Now, suppose someone wished to model the interactions between thousands of processors in a massively parallel computer. Should they use the interconnection topology of the machine (e.g., mesh, hypercube) as the basis for the visualization? Or perhaps they should consider the logical model imposed by a data-parallel programming language (e.g., vector, 2-D or 3-D array)? Or maybe it's more appropriate to base the visualization on how the compiler decides to distribute the data among processors? Each of these represents a possible foundation (i.e., context) upon which visualizations for a parallel system could be constructed, but no one of these is ubiquitous enough to capture all - or even many - of the possible performance visualization scenarios for the seemingly simple task of modeling the processors of a parallel computer. Thus, it is very difficult to determine which display might be the most useful. In fact, the concept of "usefulness" becomes extremely user- and application-dependent in the context of parallel performance visualizations. Furthermore, because performance visualizations can be more abstract, user preference plays a critical role in evaluating the effectiveness of a particular display.

Nonetheless, researchers have identified many important principles relating to the design and use of visualization in the context of parallel program evaluation [4,10,27,29,31,40]. Some of these principles include the use of multiple views, semantic context, and user interaction. Multiple views facilitate understanding of a parallel program's operation by capturing and analyzing data from the execution across different levels of observation and from different perspectives. In addition, it is generally believed that visualization interpretation is improved if the user is provided with a semantic context for understanding the parallel program data represented. Semantic context can play a role similar to that of the physical models that support traditional scientific visualizations. Finally, user interaction allows the viewer to select alternative views, change the level of detail or the type of data, and control display parameters in order to find the best possible visualization scenario for data interpretation.

Although these principles provide constructive guidelines for visualization design, it is still a challenging undertaking to develop generally useful parallel program visualization tools. Several projects have tried to deliver general visualization solutions, leading to widely debated concerns over usability. The focus in the parallel programming tool community on the quality of visualizations offered by end-user tools has been, in part, at the expense of research into developing improved visualization techniques that better target specific end-user requirements. With the importance of semantic context in enhancing visualization interpretation, it is good practice not to restrict visualization design creativity by requiring visualizations to have broad user appeal, particularly since a meaningful visualization for one user may not be especially meaningful for another. Rather, efforts are better directed at developing visualization techniques that can be applied in building visualization tools to address specific problems that users encounter in parallel program evaluation, while following general principles and guidelines for good visualization design [16,29,48].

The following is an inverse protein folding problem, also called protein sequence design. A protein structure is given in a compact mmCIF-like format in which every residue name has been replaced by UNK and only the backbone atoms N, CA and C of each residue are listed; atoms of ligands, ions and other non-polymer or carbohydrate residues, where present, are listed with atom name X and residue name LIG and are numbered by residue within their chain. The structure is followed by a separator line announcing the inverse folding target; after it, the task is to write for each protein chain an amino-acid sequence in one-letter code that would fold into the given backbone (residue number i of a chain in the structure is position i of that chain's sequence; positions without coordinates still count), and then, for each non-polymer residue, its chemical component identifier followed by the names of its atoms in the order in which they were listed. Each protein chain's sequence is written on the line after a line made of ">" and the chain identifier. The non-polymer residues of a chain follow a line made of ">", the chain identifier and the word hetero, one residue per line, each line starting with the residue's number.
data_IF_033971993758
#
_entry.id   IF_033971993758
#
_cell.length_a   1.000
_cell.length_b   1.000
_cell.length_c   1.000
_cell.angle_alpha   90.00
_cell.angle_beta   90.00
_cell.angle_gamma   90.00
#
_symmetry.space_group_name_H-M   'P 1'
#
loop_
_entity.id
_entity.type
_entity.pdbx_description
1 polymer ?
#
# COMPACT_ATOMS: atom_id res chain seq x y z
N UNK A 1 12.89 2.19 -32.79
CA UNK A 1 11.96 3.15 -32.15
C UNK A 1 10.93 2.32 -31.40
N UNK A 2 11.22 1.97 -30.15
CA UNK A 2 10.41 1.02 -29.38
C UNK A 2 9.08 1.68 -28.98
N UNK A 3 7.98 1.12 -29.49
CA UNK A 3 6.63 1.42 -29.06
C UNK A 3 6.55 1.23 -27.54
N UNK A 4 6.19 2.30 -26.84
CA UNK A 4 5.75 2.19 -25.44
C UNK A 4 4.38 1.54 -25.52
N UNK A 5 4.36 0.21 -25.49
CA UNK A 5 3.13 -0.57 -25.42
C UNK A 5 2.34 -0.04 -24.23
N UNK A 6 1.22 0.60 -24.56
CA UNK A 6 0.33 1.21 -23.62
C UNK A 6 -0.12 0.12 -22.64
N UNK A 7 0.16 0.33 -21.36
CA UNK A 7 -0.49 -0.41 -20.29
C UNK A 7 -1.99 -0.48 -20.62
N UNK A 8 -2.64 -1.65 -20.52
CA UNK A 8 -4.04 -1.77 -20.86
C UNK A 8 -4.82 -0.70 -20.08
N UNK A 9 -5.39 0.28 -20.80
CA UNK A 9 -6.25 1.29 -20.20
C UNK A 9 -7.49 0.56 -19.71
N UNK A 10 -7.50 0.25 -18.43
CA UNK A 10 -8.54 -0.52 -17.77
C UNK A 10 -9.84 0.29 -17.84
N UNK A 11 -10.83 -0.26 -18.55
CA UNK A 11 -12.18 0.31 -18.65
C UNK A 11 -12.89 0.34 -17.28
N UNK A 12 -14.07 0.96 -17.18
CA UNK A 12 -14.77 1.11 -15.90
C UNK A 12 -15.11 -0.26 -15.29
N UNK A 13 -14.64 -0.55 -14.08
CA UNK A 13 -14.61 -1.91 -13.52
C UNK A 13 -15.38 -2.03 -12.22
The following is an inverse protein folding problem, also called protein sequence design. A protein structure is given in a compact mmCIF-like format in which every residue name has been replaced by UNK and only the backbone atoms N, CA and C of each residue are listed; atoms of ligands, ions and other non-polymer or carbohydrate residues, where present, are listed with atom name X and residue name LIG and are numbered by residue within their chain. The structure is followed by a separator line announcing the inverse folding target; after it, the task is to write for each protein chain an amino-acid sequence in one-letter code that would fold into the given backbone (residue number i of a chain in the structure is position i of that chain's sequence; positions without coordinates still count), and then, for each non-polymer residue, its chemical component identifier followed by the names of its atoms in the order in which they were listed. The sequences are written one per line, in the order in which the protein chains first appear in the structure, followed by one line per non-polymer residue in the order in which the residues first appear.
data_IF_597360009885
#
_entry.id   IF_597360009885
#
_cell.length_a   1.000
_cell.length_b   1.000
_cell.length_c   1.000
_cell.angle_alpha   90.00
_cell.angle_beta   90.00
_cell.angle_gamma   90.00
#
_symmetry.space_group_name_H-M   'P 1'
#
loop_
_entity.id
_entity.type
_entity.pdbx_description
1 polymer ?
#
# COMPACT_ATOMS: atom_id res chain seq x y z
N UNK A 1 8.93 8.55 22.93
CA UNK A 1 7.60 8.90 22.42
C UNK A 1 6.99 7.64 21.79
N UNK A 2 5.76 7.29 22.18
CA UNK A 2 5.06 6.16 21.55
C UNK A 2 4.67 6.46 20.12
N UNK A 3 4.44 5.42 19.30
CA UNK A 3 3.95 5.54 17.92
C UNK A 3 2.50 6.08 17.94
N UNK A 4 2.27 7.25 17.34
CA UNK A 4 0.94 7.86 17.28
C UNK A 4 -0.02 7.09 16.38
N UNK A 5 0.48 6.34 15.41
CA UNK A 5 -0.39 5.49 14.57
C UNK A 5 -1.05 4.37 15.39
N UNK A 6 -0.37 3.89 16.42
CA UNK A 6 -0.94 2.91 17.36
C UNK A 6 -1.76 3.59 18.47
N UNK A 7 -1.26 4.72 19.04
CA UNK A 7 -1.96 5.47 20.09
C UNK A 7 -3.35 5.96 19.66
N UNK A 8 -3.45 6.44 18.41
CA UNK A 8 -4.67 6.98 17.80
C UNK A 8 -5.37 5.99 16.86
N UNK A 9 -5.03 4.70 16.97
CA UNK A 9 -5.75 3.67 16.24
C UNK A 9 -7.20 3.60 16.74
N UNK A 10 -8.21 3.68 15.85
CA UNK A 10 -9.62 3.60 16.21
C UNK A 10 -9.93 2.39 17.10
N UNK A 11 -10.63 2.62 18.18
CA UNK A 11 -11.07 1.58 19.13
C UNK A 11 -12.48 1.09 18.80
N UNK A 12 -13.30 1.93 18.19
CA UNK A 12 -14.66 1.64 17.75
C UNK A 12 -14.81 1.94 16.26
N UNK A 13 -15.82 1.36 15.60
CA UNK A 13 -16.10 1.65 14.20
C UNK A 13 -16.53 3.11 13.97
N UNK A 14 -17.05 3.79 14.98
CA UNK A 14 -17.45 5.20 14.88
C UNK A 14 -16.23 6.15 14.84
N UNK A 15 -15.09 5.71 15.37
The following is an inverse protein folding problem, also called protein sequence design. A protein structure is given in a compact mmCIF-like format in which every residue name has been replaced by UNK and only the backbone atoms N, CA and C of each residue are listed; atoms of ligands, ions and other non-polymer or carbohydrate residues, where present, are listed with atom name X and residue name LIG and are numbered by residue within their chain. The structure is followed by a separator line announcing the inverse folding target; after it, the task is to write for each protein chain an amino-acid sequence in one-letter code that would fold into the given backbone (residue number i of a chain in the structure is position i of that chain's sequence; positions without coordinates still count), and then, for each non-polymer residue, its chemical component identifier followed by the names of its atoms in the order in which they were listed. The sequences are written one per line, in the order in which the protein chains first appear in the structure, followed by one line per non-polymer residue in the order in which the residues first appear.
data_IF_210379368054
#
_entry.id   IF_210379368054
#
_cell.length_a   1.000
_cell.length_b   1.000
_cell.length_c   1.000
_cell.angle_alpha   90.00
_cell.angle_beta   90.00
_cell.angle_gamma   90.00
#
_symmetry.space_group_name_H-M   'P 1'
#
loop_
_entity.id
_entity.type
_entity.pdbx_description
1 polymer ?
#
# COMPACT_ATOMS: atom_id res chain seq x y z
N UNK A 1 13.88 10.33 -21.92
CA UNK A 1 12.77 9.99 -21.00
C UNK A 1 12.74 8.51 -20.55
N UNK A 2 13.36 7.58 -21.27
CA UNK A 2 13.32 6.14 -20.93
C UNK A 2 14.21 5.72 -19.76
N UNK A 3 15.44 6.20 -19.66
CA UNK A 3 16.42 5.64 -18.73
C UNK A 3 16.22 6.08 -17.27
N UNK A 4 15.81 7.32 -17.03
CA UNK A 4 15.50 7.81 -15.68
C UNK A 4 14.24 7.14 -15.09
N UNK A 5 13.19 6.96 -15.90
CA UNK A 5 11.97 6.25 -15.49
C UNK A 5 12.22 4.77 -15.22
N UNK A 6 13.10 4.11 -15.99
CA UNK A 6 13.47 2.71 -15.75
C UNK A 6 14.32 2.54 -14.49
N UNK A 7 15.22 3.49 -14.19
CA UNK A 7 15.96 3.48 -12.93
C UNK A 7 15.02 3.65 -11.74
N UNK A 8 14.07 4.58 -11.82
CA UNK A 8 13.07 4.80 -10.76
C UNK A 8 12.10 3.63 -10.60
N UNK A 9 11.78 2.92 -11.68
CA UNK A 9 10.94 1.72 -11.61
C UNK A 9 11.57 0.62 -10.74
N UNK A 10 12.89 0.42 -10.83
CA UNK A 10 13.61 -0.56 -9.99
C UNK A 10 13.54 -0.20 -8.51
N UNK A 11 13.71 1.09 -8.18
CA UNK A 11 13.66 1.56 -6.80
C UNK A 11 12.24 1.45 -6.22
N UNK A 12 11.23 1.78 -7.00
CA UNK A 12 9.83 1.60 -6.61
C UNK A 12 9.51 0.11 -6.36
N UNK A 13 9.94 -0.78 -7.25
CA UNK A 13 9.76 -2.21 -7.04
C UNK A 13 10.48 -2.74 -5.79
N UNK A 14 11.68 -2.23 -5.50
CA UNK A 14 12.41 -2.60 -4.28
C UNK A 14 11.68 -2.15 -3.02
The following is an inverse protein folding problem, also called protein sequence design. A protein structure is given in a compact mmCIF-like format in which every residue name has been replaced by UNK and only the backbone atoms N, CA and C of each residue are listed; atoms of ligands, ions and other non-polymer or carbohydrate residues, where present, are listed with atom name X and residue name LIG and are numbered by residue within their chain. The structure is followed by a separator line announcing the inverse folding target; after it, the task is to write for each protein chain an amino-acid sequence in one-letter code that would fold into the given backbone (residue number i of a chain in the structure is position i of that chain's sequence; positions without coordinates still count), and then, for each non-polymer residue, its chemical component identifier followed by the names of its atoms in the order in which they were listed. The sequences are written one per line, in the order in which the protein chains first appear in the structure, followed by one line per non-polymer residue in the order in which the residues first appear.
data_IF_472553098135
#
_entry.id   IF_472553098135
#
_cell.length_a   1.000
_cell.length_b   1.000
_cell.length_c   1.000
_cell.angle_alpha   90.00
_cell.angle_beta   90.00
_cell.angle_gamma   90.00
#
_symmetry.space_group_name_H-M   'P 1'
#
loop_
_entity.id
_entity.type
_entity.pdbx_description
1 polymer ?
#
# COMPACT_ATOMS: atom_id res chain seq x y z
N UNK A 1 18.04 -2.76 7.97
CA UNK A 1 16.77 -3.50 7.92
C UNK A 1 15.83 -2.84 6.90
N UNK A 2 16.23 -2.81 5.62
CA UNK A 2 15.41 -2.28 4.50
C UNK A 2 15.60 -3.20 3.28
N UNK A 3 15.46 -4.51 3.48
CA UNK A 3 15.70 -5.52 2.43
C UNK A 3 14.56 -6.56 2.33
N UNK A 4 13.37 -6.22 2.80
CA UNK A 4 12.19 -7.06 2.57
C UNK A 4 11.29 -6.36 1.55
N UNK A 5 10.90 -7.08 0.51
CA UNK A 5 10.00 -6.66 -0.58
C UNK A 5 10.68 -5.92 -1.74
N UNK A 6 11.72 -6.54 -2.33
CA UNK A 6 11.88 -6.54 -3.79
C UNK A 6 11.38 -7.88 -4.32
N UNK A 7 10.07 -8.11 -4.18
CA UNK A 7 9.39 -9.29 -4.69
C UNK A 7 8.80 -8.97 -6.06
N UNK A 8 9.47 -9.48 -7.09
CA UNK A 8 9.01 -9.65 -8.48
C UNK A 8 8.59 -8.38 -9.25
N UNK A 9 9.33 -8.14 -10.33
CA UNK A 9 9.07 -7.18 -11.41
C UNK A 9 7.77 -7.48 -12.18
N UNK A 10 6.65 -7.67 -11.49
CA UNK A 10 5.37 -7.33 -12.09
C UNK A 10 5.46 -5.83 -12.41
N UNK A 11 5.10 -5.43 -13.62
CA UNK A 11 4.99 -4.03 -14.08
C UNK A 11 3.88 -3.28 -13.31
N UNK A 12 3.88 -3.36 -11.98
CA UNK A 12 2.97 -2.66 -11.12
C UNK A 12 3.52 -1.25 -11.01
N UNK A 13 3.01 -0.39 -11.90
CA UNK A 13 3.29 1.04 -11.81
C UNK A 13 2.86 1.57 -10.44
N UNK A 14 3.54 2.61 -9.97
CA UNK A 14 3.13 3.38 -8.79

To summarize, the preceding arguments lead to several characteristics that should be supported by a visualization environment for parallel systems. First, the absence of a physical model on which to base visualizations suggests the need for a more formal visualization methodology in which displays result from mapping performance data to graphical characteristics. Second, because usefulness is so dependent on the user and their application, the ability to modify and interact with a visualization is critical. Finally, a visualization environment should be adaptable to user needs and specific application contexts by focusing more on robust visualization techniques and specification rather than specific visualizations.

This thesis presents a methodology and implementation for performance visualization development that addresses these issues while greatly reducing programming overhead, facilitating rapid prototyping of displays, and allowing for effective iterative design and evaluation. By applying the tools of scientific visualization to performance visualization, this work demonstrates that next-generation displays for performance visualization can be prototyped, if not implemented, with existing data visualization software products using sophisticated graphical techniques that physical scientists have used for several years now.

The remaining chapters of this thesis fall into two main parts. Chapters I-VI provide a detailed description of the visualization process, while Chapters VII-IX each contain case studies of the use of this visualization process in specific parallel program and performance visualization contexts. Thus, this research is further motivated in Chapter II. Related research work is summarized in Chapter III, and a brief description of the IBM Data Explorer visualization package, the primary visualization development platform, is given in Chapter IV. This is followed by a detailed examination of the methodology in Chapter V, and a description of the visualization development process that was developed by applying the methodology to a particular implementation environment is found in Chapter VI. A case study focusing on the development of new visualization concepts is explored in Chapter VII. The second study, in Chapter VIII, focuses on the use of visualization for the evaluation of parallel data distributions. Chapter IX documents the development of scalable visualizations for data-parallel programs. An informal evaluation of this visualization development technique in Chapter X is followed by a summary of the work and some possible directions for future research in Chapter XI.

Last modified: Wed Jan 20 15:13:47 PST 1999
Steven Hackstadt / hacks@cs.uoregon.edu